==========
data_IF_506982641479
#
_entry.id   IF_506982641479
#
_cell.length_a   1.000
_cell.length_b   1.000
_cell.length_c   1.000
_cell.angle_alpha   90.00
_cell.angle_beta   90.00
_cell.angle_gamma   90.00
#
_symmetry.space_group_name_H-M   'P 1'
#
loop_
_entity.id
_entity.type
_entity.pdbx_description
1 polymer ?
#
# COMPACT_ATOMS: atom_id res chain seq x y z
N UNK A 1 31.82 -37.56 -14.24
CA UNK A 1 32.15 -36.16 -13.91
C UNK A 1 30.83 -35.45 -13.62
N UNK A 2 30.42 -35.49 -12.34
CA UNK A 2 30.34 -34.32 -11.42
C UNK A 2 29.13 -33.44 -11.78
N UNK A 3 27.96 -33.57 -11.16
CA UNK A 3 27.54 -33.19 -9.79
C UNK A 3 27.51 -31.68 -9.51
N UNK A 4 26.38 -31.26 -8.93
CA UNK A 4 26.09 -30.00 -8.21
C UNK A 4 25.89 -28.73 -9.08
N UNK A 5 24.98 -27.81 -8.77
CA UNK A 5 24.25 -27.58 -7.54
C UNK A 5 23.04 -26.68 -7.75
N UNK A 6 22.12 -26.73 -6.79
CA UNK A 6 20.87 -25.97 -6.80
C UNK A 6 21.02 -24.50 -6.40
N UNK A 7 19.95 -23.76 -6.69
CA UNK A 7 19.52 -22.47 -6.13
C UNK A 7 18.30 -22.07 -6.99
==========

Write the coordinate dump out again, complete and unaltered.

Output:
data_IF_506982641479
#
_entry.id   IF_506982641479
#
_cell.length_a   1.000
_cell.length_b   1.000
_cell.length_c   1.000
_cell.angle_alpha   90.00
_cell.angle_beta   90.00
_cell.angle_gamma   90.00
#
_symmetry.space_group_name_H-M   'P 1'
#
loop_
_entity.id
_entity.type
_entity.pdbx_description
1 polymer ?
#
# COMPACT_ATOMS: atom_id res chain seq x y z
N UNK A 1 31.82 -37.56 -14.24
CA UNK A 1 32.15 -36.16 -13.91
C UNK A 1 30.83 -35.45 -13.62
N UNK A 2 30.42 -35.49 -12.34
CA UNK A 2 30.34 -34.32 -11.42
C UNK A 2 29.13 -33.44 -11.78
N UNK A 3 27.96 -33.57 -11.16
CA UNK A 3 27.54 -33.19 -9.79
C UNK A 3 27.51 -31.68 -9.51
N UNK A 4 26.38 -31.26 -8.93
CA UNK A 4 26.09 -30.00 -8.21
C UNK A 4 25.89 -28.73 -9.08
N UNK A 5 24.98 -27.81 -8.77
CA UNK A 5 24.25 -27.58 -7.54
C UNK A 5 23.04 -26.68 -7.75
N UNK A 6 22.12 -26.73 -6.79
CA UNK A 6 20.87 -25.97 -6.80
C UNK A 6 21.02 -24.50 -6.40
N UNK A 7 19.95 -23.76 -6.69
CA UNK A 7 19.52 -22.47 -6.13
C UNK A 7 18.30 -22.07 -6.99